When we looked back at what we had, we had developed a transparent way of hooking into Ecto as we set out to, but we ended up writing a lot of nasty, ugly and very possibly brittle code. We set out to look for a better way, again.

A return to the simple approach

The trade off between the transparent hook into Ecto vs essentially wrapping all of our context functions was one of code duplication / transparency.

We don't want to worry about the broadcasting of events at the context level but at the same time wrapping the return values of our contexts was pretty much exactly the functionality we wanted.

Looking around, there was a promising library which let us decorate functions with custom functionality. We could simply define some decoration functions and in all of our contexts do:

defmodule MyApp.Accounts do
  use BroadcastDecorator

  @decorate broadcast()
  def create(attrs) do
    %MyApp.Account{}
    |> MyApp.Account.changeset(attrs)
    |> MyApp.Repo.insert()
  end
end

This is almost the approach we went for, until I realised that we didn't even need this, the solution was going to be much simpler since decoration of functions is pretty much already provided by Elixir in the form of defoverridable

Essentially, when we mark a function as overridable with: defoverridable we can redefine that function however we want, but retaining access to the original implementation; the reason I didn't want to re-implement MyApp.Repo's insert/3, update/3 etc functions was because to replace them we'd need to essentially reimplement what that code was originally doing (or create a new module MyApp.RepoWithBroadcast which would wrap those functions; with defoverridable we can simply do:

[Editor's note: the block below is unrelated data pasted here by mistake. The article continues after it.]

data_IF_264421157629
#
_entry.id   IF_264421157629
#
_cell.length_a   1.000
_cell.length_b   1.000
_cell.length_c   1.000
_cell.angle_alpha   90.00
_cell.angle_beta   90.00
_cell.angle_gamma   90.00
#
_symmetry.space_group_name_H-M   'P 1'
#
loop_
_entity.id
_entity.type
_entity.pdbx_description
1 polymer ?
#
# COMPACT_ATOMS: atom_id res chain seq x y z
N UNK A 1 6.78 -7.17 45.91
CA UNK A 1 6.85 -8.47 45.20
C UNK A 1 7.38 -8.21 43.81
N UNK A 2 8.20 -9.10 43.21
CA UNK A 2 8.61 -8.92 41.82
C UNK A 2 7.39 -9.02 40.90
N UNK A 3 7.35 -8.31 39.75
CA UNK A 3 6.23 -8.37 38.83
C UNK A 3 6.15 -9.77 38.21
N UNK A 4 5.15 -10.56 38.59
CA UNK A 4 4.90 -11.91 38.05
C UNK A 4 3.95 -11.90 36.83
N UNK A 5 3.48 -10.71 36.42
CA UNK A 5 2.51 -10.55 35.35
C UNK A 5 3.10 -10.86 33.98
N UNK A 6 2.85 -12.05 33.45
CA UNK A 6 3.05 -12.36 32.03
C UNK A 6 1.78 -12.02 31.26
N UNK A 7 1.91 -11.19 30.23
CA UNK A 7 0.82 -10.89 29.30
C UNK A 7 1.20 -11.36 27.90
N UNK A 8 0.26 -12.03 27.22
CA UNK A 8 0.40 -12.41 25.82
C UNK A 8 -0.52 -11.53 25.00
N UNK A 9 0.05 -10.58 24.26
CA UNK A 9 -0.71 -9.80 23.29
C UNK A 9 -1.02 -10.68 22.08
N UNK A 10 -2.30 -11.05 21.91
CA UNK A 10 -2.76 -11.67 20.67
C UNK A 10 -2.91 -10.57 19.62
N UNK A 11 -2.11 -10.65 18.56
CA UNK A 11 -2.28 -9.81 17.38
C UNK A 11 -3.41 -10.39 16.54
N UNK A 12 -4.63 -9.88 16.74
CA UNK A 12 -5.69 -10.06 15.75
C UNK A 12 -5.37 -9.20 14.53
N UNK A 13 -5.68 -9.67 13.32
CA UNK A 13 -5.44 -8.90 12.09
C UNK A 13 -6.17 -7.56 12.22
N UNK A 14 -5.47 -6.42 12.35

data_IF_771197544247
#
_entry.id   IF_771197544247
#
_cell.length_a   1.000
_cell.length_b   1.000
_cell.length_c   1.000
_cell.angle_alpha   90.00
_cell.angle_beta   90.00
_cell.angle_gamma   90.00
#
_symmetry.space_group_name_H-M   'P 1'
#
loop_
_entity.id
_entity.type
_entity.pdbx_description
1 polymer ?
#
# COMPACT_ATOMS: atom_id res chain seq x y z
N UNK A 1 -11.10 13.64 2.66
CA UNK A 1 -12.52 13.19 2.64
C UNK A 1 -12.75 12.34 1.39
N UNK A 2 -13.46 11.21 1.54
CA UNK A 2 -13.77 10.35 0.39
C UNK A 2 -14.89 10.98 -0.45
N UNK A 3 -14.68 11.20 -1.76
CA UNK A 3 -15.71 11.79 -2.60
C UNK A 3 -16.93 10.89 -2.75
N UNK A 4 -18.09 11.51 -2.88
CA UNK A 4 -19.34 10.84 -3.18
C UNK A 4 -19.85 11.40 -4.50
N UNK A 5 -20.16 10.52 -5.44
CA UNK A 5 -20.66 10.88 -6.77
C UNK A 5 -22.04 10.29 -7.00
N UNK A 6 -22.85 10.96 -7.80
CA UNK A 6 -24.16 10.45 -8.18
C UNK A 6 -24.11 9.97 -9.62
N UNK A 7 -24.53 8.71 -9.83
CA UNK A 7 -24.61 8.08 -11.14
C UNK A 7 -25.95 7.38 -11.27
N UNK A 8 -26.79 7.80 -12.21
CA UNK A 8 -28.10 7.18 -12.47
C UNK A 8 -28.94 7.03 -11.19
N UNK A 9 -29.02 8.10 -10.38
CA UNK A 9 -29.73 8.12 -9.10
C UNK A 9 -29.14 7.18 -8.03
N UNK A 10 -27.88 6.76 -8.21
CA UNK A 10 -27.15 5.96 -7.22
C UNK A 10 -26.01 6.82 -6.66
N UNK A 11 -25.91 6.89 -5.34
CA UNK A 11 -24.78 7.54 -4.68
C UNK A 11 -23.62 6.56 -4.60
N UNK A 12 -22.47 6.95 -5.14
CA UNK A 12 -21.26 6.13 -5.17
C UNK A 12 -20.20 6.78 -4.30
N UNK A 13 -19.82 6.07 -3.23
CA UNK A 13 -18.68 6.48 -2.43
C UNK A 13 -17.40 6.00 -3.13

defmodule MyApp.Repo do
  use Ecto.Repo,
    otp_app: :my_app,
    adapter: Ecto.Adapters.Postgres

  defoverridable delete: 2,
                 delete!: 2,
                 insert: 2,
                 insert!: 2,
                 update: 2,
                 update!: 2,
                 update_all: 3

  def delete(changeset, opts) do
    super(changeset, opts)
    |> broadcast(:delete)
  end

  def delete!(changeset, opts) do
    super(changeset, opts)
    |> broadcast(:delete)
  end

  def insert(query, opts) do
    super(query, opts)
    |> broadcast(:insert)
  end

  def insert!(query, opts) do
    super(query, opts)
    |> broadcast(:insert)
  end

  def update(query, opts) do
    super(query, opts)
    |> broadcast(:update)
  end

  def update!(query, opts) do
    super(query, opts)
    |> broadcast(:update)
  end

  def update_all(query, updates, opts) do
    super(query, updates, opts)
    |> broadcast(:update)
  end

  def broadcast(result) do
    ...do some broadcasting...
    result
  end
end

And it pretty much just works 🙂 What do you guys think about this approach? It works for our use-case pretty well and its as vanilla as you can get with no other dependencies. I'm surprised I haven't run into defoverridable more, we're kind of abusing it for this since it seems to be more tailored to letting people define behaviour callbacks but hey, whatever works 😆